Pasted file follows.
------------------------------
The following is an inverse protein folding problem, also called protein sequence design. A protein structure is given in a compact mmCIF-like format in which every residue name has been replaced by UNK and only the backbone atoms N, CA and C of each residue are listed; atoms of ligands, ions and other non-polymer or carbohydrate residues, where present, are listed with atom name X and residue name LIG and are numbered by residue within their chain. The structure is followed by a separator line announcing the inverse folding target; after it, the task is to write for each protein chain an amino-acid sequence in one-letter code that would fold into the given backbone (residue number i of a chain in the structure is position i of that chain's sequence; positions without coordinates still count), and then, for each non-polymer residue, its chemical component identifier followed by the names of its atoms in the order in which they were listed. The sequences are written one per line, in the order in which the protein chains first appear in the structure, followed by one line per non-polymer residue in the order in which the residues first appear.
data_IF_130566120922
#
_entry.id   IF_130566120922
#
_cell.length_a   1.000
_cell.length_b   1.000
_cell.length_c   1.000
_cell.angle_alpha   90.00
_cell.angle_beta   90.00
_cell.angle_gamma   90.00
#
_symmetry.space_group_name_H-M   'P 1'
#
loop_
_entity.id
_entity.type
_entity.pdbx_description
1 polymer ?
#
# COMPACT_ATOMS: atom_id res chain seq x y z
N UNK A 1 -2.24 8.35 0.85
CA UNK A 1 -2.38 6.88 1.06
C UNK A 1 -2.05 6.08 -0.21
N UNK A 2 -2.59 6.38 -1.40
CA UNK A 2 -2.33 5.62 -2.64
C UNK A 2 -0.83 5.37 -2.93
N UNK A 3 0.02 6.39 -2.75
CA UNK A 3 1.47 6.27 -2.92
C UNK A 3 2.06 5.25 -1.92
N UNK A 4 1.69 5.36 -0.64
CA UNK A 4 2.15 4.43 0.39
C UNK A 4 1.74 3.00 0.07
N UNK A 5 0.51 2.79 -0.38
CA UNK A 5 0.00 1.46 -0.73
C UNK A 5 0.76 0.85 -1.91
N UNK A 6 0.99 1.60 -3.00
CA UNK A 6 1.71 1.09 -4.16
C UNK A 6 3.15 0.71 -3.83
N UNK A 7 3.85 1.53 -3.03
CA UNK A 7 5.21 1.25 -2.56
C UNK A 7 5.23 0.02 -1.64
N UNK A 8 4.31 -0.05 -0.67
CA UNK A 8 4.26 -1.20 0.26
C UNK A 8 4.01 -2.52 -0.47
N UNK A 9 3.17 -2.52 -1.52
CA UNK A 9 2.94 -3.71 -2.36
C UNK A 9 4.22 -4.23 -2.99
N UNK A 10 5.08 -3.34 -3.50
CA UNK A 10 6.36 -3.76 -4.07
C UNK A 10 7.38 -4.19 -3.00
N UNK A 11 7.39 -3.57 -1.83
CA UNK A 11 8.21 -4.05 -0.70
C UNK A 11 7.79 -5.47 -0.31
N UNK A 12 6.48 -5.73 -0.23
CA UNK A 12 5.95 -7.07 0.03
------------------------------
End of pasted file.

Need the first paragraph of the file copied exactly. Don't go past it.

The following is an inverse protein folding problem, also called protein sequence design. A protein structure is given in a compact mmCIF-like format in which every residue name has been replaced by UNK and only the backbone atoms N, CA and C of each residue are listed; atoms of ligands, ions and other non-polymer or carbohydrate residues, where present, are listed with atom name X and residue name LIG and are numbered by residue within their chain. The structure is followed by a separator line announcing the inverse folding target; after it, the task is to write for each protein chain an amino-acid sequence in one-letter code that would fold into the given backbone (residue number i of a chain in the structure is position i of that chain's sequence; positions without coordinates still count), and then, for each non-polymer residue, its chemical component identifier followed by the names of its atoms in the order in which they were listed. The sequences are written one per line, in the order in which the protein chains first appear in the structure, followed by one line per non-polymer residue in the order in which the residues first appear.